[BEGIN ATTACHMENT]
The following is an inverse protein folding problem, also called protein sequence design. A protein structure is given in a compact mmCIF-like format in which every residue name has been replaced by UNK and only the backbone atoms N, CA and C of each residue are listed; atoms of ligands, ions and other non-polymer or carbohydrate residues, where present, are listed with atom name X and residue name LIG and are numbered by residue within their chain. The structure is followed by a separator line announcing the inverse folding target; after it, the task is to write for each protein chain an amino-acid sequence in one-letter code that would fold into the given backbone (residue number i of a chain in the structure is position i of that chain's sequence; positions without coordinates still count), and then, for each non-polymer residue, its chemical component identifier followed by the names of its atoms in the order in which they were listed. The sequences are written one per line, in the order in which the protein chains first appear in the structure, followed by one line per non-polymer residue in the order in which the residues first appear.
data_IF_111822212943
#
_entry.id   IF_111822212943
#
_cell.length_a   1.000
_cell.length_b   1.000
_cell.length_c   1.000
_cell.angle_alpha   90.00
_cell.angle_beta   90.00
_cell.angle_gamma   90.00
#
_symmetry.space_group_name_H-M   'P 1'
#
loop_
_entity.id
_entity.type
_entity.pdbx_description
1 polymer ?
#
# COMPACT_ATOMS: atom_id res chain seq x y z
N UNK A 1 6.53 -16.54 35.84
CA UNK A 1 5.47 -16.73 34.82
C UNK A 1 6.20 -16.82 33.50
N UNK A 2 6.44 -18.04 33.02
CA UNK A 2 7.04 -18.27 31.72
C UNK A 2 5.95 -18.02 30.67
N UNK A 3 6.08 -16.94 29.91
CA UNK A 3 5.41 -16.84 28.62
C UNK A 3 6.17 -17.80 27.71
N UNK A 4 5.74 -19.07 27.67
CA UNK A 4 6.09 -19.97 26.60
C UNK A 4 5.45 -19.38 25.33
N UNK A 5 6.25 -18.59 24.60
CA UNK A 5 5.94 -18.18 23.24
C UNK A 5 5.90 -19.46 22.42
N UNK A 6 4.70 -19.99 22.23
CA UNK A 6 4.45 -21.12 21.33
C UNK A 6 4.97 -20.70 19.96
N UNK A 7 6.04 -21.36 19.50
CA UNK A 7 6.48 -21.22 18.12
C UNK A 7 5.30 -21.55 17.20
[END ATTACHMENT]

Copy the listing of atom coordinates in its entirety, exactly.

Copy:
The following is an inverse protein folding problem, also called protein sequence design. A protein structure is given in a compact mmCIF-like format in which every residue name has been replaced by UNK and only the backbone atoms N, CA and C of each residue are listed; atoms of ligands, ions and other non-polymer or carbohydrate residues, where present, are listed with atom name X and residue name LIG and are numbered by residue within their chain. The structure is followed by a separator line announcing the inverse folding target; after it, the task is to write for each protein chain an amino-acid sequence in one-letter code that would fold into the given backbone (residue number i of a chain in the structure is position i of that chain's sequence; positions without coordinates still count), and then, for each non-polymer residue, its chemical component identifier followed by the names of its atoms in the order in which they were listed. The sequences are written one per line, in the order in which the protein chains first appear in the structure, followed by one line per non-polymer residue in the order in which the residues first appear.
data_IF_111822212943
#
_entry.id   IF_111822212943
#
_cell.length_a   1.000
_cell.length_b   1.000
_cell.length_c   1.000
_cell.angle_alpha   90.00
_cell.angle_beta   90.00
_cell.angle_gamma   90.00
#
_symmetry.space_group_name_H-M   'P 1'
#
loop_
_entity.id
_entity.type
_entity.pdbx_description
1 polymer ?
#
# COMPACT_ATOMS: atom_id res chain seq x y z
N UNK A 1 6.53 -16.54 35.84
CA UNK A 1 5.47 -16.73 34.82
C UNK A 1 6.20 -16.82 33.50
N UNK A 2 6.44 -18.04 33.02
CA UNK A 2 7.04 -18.27 31.72
C UNK A 2 5.95 -18.02 30.67
N UNK A 3 6.08 -16.94 29.91
CA UNK A 3 5.41 -16.84 28.62
C UNK A 3 6.17 -17.80 27.71
N UNK A 4 5.74 -19.07 27.67
CA UNK A 4 6.09 -19.97 26.60
C UNK A 4 5.45 -19.38 25.33
N UNK A 5 6.25 -18.59 24.60
CA UNK A 5 5.94 -18.18 23.24
C UNK A 5 5.90 -19.46 22.42
N UNK A 6 4.70 -19.99 22.23
CA UNK A 6 4.45 -21.12 21.33
C UNK A 6 4.97 -20.70 19.96
N UNK A 7 6.04 -21.36 19.50
CA UNK A 7 6.48 -21.22 18.12
C UNK A 7 5.30 -21.55 17.20